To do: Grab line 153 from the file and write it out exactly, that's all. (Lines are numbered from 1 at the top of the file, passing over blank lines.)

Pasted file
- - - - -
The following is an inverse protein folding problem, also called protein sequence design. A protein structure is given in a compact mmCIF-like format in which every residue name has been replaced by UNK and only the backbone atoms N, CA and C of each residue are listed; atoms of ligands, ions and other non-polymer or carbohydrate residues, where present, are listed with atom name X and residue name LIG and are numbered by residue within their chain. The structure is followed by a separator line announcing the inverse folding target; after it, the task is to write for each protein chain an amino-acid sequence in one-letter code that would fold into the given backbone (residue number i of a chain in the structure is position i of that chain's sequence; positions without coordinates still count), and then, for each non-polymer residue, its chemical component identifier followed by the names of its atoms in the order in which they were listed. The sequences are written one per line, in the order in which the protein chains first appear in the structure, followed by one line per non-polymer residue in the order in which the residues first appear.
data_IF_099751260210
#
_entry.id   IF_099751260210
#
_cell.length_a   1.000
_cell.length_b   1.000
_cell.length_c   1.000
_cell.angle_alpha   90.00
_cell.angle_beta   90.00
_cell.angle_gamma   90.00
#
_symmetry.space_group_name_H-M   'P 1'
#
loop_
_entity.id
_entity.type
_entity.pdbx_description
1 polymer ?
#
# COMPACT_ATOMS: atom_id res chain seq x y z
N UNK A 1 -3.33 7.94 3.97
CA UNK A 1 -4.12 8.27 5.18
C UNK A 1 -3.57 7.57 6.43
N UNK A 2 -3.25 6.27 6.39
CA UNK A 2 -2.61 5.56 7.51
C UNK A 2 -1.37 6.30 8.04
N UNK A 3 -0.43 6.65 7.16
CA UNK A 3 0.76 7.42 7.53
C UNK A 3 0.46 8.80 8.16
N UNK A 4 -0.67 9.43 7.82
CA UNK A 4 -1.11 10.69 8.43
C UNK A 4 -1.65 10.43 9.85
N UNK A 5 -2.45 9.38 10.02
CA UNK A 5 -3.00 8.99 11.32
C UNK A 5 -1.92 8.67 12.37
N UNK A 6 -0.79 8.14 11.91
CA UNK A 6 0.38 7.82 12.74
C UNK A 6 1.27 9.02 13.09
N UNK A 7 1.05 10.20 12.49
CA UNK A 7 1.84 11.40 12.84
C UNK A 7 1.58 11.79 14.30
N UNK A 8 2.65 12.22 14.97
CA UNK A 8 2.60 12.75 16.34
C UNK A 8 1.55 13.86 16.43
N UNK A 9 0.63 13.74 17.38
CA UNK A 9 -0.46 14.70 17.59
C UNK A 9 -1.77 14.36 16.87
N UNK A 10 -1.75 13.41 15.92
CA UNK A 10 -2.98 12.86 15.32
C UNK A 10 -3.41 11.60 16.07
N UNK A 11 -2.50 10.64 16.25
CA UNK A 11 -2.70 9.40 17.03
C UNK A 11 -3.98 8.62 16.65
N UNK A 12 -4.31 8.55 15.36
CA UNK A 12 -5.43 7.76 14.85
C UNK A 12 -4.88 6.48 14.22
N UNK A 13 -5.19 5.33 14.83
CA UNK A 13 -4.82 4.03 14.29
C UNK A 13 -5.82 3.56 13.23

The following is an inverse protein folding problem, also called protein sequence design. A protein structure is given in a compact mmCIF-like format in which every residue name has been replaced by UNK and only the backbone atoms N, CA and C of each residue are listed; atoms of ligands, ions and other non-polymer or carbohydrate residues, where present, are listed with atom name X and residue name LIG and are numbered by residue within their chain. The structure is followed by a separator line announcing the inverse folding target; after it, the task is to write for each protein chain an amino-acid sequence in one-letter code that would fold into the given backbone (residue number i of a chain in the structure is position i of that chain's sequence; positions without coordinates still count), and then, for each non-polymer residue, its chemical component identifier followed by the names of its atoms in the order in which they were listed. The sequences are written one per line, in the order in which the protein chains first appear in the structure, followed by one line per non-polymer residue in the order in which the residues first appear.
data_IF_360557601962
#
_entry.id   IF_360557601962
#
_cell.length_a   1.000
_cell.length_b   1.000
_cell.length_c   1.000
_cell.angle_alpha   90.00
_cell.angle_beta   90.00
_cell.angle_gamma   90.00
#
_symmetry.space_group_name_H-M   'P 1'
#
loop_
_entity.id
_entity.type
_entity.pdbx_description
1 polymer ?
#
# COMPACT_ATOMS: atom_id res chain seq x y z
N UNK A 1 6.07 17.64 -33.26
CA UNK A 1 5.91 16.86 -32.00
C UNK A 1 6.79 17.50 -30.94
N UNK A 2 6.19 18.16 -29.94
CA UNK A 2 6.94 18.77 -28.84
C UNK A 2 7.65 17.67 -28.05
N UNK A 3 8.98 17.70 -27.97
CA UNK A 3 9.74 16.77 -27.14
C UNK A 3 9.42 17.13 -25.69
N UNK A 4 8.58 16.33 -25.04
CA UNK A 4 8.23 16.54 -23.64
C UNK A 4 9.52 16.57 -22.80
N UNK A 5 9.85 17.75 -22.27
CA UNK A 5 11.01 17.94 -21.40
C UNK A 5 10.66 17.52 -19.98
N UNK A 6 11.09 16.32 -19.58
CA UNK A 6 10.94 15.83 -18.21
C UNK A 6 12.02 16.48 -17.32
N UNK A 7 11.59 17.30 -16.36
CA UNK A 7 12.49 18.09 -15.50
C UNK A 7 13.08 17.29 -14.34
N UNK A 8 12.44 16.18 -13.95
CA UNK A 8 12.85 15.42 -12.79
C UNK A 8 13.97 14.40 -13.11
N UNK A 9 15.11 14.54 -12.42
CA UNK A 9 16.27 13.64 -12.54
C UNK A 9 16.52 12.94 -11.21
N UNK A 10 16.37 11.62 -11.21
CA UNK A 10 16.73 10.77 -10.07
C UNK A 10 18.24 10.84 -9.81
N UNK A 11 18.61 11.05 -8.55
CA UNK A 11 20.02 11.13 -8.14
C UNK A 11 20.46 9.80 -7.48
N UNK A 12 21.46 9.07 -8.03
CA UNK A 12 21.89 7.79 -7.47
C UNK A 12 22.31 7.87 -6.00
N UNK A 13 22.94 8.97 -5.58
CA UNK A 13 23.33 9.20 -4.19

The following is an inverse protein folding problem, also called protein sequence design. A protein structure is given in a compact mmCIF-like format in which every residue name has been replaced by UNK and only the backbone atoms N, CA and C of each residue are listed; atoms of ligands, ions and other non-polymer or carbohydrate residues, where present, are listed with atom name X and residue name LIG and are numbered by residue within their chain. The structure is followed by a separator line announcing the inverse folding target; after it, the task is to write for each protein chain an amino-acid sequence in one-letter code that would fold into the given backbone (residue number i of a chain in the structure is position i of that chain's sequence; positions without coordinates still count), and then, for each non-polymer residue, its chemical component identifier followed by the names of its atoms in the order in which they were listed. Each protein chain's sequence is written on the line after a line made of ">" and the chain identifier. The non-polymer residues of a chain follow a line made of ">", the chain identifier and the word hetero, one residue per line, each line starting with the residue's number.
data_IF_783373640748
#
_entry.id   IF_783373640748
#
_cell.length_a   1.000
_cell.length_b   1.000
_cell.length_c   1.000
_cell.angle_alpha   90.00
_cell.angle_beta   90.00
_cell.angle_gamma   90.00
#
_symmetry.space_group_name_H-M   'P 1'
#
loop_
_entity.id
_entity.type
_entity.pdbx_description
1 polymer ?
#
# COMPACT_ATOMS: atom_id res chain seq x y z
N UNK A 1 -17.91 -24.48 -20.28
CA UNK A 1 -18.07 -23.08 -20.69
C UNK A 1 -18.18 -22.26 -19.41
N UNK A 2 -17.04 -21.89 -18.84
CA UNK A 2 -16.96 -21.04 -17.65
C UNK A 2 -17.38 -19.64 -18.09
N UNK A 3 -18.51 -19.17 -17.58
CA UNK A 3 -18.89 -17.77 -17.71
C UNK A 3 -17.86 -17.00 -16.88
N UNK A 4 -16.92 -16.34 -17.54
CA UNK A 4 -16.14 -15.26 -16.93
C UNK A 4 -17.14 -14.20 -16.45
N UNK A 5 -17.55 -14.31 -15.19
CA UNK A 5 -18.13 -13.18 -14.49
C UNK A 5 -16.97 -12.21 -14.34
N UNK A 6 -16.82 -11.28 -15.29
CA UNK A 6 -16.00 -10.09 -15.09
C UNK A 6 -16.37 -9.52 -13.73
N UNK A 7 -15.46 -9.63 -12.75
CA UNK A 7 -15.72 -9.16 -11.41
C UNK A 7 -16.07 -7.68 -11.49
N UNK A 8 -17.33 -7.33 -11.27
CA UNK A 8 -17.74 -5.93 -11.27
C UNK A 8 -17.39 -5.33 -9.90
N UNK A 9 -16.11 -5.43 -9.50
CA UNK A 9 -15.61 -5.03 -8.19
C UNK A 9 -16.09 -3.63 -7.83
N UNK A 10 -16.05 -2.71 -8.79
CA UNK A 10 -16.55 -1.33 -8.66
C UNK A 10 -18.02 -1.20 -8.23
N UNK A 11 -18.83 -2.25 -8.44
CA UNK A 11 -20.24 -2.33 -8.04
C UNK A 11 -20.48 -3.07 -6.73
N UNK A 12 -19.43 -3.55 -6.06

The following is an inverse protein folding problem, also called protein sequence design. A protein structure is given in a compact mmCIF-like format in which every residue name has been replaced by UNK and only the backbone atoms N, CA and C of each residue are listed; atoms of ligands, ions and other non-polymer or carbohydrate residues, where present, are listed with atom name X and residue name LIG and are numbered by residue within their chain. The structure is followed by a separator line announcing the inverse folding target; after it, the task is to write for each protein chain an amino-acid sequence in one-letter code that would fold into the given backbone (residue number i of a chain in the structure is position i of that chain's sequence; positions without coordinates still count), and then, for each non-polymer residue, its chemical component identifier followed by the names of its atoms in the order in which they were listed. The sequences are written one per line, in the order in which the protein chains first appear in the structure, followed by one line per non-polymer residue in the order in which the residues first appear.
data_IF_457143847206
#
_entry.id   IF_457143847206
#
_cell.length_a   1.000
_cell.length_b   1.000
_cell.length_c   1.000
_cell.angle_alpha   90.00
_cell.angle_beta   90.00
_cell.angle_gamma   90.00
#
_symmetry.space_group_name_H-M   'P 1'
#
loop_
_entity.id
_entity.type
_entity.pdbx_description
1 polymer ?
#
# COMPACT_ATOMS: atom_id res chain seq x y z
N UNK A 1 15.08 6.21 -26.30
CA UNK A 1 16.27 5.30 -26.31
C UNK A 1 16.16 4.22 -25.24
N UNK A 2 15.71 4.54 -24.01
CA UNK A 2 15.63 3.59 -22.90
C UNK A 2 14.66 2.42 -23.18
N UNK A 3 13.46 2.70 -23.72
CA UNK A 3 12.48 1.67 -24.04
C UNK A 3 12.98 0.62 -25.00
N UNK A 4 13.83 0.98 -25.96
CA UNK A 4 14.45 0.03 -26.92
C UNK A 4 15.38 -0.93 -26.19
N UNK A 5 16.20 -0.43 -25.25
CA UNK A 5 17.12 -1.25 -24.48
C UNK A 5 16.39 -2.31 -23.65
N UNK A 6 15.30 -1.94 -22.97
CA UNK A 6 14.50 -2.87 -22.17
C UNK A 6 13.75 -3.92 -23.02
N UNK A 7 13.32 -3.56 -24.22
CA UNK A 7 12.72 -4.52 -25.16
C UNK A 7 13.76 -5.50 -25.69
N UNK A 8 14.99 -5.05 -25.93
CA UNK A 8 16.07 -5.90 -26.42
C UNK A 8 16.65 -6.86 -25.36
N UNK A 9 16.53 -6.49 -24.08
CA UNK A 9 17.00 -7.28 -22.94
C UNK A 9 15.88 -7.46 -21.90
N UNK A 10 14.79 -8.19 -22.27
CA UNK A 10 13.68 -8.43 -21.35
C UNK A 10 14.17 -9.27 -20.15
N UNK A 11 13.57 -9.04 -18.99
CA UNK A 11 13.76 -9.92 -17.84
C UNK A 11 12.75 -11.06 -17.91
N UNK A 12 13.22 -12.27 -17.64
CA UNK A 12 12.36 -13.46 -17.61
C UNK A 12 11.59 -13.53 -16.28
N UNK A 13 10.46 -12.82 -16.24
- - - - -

N UNK A 5 -17.55 -14.31 -15.19